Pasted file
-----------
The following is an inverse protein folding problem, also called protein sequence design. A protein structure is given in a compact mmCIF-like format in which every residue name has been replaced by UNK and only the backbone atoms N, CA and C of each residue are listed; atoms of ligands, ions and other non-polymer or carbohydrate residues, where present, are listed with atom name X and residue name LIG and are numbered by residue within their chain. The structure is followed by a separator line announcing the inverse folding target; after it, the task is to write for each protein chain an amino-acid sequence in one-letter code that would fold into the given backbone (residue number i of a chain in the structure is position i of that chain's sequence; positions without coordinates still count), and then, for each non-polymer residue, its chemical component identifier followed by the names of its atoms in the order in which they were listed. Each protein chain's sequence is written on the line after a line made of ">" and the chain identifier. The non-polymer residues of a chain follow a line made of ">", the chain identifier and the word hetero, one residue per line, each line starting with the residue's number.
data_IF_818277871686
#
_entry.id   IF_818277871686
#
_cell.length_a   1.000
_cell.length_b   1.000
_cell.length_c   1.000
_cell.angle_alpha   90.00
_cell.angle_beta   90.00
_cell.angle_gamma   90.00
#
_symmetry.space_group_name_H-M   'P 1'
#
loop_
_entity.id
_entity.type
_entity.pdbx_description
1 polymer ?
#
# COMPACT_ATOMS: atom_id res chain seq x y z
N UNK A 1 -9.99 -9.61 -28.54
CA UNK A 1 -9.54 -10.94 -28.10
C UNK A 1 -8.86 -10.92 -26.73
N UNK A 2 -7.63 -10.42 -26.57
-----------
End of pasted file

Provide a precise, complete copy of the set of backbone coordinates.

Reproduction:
The following is an inverse protein folding problem, also called protein sequence design. A protein structure is given in a compact mmCIF-like format in which every residue name has been replaced by UNK and only the backbone atoms N, CA and C of each residue are listed; atoms of ligands, ions and other non-polymer or carbohydrate residues, where present, are listed with atom name X and residue name LIG and are numbered by residue within their chain. The structure is followed by a separator line announcing the inverse folding target; after it, the task is to write for each protein chain an amino-acid sequence in one-letter code that would fold into the given backbone (residue number i of a chain in the structure is position i of that chain's sequence; positions without coordinates still count), and then, for each non-polymer residue, its chemical component identifier followed by the names of its atoms in the order in which they were listed. Each protein chain's sequence is written on the line after a line made of ">" and the chain identifier. The non-polymer residues of a chain follow a line made of ">", the chain identifier and the word hetero, one residue per line, each line starting with the residue's number.
data_IF_818277871686
#
_entry.id   IF_818277871686
#
_cell.length_a   1.000
_cell.length_b   1.000
_cell.length_c   1.000
_cell.angle_alpha   90.00
_cell.angle_beta   90.00
_cell.angle_gamma   90.00
#
_symmetry.space_group_name_H-M   'P 1'
#
loop_
_entity.id
_entity.type
_entity.pdbx_description
1 polymer ?
#
# COMPACT_ATOMS: atom_id res chain seq x y z
N UNK A 1 -9.99 -9.61 -28.54
CA UNK A 1 -9.54 -10.94 -28.10
C UNK A 1 -8.86 -10.92 -26.73
N UNK A 2 -7.63 -10.42 -26.57